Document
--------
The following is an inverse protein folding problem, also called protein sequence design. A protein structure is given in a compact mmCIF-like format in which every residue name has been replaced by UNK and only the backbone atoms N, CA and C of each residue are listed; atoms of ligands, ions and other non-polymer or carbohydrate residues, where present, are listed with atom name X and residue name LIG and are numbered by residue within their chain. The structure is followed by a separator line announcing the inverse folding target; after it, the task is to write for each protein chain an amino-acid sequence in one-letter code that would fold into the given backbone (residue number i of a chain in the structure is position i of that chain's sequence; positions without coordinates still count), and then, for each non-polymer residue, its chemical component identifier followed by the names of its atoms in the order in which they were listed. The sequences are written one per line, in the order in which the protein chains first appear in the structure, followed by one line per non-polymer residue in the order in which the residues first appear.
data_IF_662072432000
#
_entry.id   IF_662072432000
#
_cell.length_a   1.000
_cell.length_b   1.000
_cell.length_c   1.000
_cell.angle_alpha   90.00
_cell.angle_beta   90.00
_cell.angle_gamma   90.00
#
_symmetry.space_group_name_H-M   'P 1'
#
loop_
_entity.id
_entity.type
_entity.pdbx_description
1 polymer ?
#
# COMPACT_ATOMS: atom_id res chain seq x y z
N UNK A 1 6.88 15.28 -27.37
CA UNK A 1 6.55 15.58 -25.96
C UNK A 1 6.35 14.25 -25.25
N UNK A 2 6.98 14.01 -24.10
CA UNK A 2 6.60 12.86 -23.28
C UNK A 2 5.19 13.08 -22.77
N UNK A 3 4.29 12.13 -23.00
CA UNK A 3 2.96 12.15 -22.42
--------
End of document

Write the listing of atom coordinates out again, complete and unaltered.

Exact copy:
The following is an inverse protein folding problem, also called protein sequence design. A protein structure is given in a compact mmCIF-like format in which every residue name has been replaced by UNK and only the backbone atoms N, CA and C of each residue are listed; atoms of ligands, ions and other non-polymer or carbohydrate residues, where present, are listed with atom name X and residue name LIG and are numbered by residue within their chain. The structure is followed by a separator line announcing the inverse folding target; after it, the task is to write for each protein chain an amino-acid sequence in one-letter code that would fold into the given backbone (residue number i of a chain in the structure is position i of that chain's sequence; positions without coordinates still count), and then, for each non-polymer residue, its chemical component identifier followed by the names of its atoms in the order in which they were listed. The sequences are written one per line, in the order in which the protein chains first appear in the structure, followed by one line per non-polymer residue in the order in which the residues first appear.
data_IF_662072432000
#
_entry.id   IF_662072432000
#
_cell.length_a   1.000
_cell.length_b   1.000
_cell.length_c   1.000
_cell.angle_alpha   90.00
_cell.angle_beta   90.00
_cell.angle_gamma   90.00
#
_symmetry.space_group_name_H-M   'P 1'
#
loop_
_entity.id
_entity.type
_entity.pdbx_description
1 polymer ?
#
# COMPACT_ATOMS: atom_id res chain seq x y z
N UNK A 1 6.88 15.28 -27.37
CA UNK A 1 6.55 15.58 -25.96
C UNK A 1 6.35 14.25 -25.25
N UNK A 2 6.98 14.01 -24.10
CA UNK A 2 6.60 12.86 -23.28
C UNK A 2 5.19 13.08 -22.77
N UNK A 3 4.29 12.13 -23.00
CA UNK A 3 2.96 12.15 -22.42